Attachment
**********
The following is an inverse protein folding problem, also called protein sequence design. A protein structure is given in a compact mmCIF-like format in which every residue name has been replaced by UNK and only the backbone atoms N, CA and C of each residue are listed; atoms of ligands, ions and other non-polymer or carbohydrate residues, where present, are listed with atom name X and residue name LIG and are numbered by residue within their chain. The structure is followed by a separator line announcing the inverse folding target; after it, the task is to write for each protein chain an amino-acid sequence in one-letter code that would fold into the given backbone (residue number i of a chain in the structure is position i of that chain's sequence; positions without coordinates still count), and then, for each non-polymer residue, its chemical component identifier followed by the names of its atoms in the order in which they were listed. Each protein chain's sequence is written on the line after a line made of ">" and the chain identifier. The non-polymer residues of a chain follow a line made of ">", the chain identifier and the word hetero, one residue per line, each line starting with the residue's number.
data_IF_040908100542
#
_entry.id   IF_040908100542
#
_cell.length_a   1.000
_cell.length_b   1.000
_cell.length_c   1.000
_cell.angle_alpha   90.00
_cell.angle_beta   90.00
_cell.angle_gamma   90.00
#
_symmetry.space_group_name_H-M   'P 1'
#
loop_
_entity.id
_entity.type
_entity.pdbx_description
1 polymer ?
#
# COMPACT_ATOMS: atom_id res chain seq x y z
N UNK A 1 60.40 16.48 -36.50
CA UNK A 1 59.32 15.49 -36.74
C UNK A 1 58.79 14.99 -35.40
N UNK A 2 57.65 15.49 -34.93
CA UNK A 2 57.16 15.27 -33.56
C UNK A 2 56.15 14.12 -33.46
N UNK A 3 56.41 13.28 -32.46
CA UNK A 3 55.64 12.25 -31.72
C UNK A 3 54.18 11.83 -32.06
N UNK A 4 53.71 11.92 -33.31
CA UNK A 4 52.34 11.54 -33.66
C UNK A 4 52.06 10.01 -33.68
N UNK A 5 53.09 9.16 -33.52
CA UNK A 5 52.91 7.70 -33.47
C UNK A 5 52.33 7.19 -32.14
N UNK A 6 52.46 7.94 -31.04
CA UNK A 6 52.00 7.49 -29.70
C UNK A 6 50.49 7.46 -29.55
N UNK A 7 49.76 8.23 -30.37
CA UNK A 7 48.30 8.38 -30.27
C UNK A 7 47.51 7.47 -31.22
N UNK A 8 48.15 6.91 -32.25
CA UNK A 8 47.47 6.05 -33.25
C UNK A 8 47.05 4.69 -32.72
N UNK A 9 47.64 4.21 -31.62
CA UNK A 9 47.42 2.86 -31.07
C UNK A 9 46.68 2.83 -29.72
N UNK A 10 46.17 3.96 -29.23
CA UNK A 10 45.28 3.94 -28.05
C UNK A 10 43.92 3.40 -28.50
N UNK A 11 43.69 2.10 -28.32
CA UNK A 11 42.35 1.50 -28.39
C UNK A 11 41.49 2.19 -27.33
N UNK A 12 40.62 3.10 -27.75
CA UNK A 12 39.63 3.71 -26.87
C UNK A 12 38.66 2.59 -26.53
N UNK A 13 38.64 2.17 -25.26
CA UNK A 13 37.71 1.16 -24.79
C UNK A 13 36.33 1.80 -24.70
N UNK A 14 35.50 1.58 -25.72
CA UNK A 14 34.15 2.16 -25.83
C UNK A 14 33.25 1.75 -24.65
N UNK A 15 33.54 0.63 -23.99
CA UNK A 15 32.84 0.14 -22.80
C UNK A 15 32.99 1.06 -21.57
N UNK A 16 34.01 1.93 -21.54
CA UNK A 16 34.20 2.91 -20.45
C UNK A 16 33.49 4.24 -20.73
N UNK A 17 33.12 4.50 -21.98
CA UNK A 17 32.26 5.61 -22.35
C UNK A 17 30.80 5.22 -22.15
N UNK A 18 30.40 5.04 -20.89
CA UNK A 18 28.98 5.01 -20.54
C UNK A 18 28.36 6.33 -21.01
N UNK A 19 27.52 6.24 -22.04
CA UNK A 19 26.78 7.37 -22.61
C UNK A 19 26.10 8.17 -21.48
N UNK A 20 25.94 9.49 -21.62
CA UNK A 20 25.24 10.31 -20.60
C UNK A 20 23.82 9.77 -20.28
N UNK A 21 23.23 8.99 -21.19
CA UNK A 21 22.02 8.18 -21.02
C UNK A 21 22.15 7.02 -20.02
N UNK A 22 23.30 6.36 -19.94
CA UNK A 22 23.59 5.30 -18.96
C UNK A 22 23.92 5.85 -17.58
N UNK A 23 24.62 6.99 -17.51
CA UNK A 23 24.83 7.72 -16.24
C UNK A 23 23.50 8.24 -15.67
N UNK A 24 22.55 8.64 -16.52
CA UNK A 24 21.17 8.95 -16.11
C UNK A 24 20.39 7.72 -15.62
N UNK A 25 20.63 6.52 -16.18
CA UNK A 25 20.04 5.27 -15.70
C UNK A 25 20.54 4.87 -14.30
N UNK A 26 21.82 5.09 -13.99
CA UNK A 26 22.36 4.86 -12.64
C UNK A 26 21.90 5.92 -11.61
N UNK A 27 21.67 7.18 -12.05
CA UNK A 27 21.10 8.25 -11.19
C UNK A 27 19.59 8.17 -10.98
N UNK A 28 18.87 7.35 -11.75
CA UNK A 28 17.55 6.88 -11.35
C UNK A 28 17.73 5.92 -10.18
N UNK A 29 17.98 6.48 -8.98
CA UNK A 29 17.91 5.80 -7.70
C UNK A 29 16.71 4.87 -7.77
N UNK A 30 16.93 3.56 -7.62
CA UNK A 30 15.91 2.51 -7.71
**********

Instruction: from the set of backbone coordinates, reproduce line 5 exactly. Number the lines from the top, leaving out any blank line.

#